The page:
The opinion of the court was delivered by: WILLIAM J. HIBBLER, District Judge
Petitioner David Wright filed a pro se petition for a writ
of habeas corpus pursuant to 28 U.S.C. § 2254. For the
following reasons, Wright's petition is DENIED.
On March 25, 1994, Robert Smith and Tyrone Rockett decided to go out to
purchase soft drinks and cookies. A short time later, they were shot in
the head, execution-style. Following a jury trial in the Circuit Court of
Cook County, on November 1, 1996, Wright was convicted of two counts of
first degree murder in the Circuit Court of Cook County. He received a
sentence of natural life in prison. Wright, through counsel, appealed his
conviction and sentence to the Illinois Appellate Court ("direct
appeal"). On February 5, 1998, the Illinois Appellate Court affirmed
Wright's convictions and sentence. Wright, through counsel, then filed a
petition for leave to appeal in the Illinois Supreme Court ("PLA"). The
Illinois Supreme Court denied Wright's petition for leave to appeal on
June 3, 1998.
On May 12, 1998, Wright filed a petition for post-conviction relief
("post-conviction petition"). On June 23, 1999, Wright's petition for
post-conviction relief was dismissed as frivolous and without merit. When
Wright appealed this dismissal to the Illinois Appellate Court, his
filed a motion to withdraw as counsel ("collateral appeal"). On
March 15, 2000, the Illinois Appellate Court granted Wright's attorney's
motion for leave to withdraw and affirmed the judgment of the trial
court. Wright then filed a pro se petition for leave to appeal
in the Illinois Supreme Court ("PLA"). The Illinois Supreme Court denied
Wright's PLAII on July 5, 2000. Wright filed the instant pro se
petition for writ of habeas corpus on September 18, 2000.
In his § 2254 petition, he contends that: (1) his Fourth, Fifth,
Sixth, Eighth and Fourteenth Amendment rights were violated in connection
with "the proceedings relative to his arrest[,] trial and conviction,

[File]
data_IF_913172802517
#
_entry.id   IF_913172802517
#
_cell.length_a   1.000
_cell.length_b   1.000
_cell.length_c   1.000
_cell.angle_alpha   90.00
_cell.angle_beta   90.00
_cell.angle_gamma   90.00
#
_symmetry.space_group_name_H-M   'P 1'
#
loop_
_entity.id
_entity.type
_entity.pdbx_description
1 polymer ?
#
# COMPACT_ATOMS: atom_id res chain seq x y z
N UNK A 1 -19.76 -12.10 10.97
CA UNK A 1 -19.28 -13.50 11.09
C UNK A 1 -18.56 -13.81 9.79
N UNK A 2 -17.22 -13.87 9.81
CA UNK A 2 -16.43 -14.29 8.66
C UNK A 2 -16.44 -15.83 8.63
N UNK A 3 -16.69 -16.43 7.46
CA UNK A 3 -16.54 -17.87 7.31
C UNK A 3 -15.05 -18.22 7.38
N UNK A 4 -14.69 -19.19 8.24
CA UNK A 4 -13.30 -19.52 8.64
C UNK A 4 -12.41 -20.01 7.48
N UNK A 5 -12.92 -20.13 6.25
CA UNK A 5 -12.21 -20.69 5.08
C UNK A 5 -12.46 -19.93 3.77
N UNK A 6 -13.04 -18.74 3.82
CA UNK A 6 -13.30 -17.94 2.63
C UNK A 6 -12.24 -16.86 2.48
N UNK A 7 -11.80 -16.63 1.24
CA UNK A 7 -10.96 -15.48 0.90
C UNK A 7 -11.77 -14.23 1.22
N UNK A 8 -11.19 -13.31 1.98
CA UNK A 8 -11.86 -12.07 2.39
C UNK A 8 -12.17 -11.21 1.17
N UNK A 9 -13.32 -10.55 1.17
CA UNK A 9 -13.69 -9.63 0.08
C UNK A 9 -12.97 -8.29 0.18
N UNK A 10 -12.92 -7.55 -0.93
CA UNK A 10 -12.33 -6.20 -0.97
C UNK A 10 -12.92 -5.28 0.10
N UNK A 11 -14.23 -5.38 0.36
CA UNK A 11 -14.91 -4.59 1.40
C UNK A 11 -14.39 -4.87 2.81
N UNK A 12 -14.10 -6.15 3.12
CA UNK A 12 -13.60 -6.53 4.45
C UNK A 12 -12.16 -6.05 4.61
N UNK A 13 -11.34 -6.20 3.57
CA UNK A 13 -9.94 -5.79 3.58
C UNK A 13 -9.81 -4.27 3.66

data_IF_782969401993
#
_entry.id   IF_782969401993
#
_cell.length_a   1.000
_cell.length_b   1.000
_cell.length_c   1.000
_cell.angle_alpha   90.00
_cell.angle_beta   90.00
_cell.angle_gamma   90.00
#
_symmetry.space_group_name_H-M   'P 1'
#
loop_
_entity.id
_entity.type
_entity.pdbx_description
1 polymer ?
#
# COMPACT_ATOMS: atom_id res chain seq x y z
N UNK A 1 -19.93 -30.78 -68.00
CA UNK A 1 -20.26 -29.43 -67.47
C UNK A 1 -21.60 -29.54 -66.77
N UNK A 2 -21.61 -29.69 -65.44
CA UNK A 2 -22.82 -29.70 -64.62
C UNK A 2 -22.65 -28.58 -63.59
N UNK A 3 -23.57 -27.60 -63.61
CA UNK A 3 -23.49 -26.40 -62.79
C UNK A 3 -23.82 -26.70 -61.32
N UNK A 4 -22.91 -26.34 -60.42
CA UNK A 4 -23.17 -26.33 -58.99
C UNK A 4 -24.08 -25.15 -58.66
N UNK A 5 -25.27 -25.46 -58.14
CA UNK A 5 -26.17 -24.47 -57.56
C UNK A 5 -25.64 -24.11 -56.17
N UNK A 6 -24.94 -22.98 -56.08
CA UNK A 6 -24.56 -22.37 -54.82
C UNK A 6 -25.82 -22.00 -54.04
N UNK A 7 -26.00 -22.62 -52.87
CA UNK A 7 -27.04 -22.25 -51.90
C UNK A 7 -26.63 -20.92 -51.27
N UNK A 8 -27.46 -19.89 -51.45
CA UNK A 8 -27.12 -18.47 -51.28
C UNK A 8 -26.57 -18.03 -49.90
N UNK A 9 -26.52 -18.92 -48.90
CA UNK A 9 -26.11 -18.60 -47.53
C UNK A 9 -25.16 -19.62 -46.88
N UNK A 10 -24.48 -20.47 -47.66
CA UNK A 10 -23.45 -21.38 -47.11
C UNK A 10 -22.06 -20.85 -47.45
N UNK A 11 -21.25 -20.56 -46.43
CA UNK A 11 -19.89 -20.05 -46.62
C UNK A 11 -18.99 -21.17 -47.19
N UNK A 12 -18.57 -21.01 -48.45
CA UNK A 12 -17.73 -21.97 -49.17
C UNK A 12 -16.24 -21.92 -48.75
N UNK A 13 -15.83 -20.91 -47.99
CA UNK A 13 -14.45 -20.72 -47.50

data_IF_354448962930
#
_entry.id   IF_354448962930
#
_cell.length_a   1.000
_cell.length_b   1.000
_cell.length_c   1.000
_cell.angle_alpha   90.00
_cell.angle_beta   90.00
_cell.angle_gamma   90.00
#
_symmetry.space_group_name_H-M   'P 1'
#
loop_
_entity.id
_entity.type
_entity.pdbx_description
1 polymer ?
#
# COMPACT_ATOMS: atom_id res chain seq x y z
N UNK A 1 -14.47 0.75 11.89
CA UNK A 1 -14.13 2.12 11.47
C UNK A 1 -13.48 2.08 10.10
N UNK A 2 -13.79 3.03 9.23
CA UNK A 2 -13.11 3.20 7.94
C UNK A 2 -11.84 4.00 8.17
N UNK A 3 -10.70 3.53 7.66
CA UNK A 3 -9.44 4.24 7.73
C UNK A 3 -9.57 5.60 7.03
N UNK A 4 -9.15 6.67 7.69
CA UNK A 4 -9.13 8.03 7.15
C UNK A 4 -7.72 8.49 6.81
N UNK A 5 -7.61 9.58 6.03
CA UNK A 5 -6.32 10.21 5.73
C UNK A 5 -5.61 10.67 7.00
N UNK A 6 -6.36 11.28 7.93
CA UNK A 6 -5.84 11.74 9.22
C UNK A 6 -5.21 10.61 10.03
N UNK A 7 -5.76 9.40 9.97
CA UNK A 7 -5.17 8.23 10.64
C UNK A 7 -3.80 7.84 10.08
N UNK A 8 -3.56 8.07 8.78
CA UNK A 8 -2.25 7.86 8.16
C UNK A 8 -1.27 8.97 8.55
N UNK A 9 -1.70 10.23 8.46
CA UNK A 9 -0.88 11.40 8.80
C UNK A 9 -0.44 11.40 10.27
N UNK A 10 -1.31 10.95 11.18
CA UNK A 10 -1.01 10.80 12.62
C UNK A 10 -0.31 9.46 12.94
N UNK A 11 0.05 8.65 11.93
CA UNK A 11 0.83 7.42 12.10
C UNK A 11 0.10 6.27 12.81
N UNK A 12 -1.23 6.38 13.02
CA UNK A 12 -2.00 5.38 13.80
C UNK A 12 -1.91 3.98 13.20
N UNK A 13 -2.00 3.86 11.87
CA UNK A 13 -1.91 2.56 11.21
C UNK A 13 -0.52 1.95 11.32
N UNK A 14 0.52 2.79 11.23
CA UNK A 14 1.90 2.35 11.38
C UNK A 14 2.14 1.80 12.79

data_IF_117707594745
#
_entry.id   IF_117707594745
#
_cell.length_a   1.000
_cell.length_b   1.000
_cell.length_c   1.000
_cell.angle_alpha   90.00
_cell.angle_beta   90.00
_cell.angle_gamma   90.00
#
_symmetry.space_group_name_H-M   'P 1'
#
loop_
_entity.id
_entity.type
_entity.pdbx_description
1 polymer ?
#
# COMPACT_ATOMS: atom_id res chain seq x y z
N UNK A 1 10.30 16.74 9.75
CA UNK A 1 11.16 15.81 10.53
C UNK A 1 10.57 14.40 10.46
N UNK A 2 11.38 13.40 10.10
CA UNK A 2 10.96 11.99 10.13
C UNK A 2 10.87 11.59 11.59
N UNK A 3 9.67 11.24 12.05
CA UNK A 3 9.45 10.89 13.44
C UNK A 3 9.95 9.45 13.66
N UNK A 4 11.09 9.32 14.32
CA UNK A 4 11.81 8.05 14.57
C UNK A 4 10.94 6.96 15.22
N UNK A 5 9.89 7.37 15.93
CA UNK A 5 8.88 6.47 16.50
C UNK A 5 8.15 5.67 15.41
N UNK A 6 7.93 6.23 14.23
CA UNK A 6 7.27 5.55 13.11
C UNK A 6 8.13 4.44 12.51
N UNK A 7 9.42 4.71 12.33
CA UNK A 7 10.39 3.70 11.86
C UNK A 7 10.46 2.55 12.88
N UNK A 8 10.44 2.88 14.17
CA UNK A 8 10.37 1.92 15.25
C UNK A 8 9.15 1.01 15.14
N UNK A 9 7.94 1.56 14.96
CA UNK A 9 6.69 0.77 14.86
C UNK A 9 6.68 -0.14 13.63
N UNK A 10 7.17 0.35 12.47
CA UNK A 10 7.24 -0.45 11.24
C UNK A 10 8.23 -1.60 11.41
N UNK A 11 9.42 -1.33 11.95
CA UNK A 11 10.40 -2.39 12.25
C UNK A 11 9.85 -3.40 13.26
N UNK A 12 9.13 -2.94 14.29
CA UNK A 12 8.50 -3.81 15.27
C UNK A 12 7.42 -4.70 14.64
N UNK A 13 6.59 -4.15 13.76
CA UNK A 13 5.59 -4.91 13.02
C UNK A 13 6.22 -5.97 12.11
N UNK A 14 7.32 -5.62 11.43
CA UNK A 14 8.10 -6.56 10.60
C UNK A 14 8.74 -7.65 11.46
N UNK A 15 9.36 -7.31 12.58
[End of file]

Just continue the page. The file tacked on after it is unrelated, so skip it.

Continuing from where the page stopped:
[and] sentencing;" (2) there was insufficient evidence to convict him;
(3) his trial counsel and his appellate counsel on direct appeal were
ineffective; (4) his post-conviction counsel was ineffective because he
did not contend that counsel in Wright's direct proceedings was
ineffective; and (5) the trial court erred when it denied Wright's motion
to suppress his six post-arrest statements. The Court will discuss the
key details of Wright's state court proceedings when it addresses the
merits of his habeas petition.
Under the Antiterrorism and Effective Death Penalty Act of 1996
("AEDPA"), 28 U.S.C. § 2254, a habeas petitioner is not
entitled to a writ of habeas corpus unless the challenged state
court decision is either "contrary to" or "an unreasonable application of
clearly established federal law as determined by the United States
Supreme Court. See 28 U.S.C. § 2254(d)(1); Williams v.
Taylor, 529 U.S. 362, 404-05 (2000). In Williams, the
Supreme Court explained that a state court's decision is "contrary to"
clearly established Supreme Court law "if the state court arrives at a
conclusion opposite to that reached by the Court on a question of law" or
"if the state court confronts facts that
are materially indistinguishable from a relevant Supreme Court
precedent and arrives at a result opposite to ours." Id. at 405.
A state court's decision is an "unreasonable application" of federal
law under § 2254(d)(1), if the state court identified the correct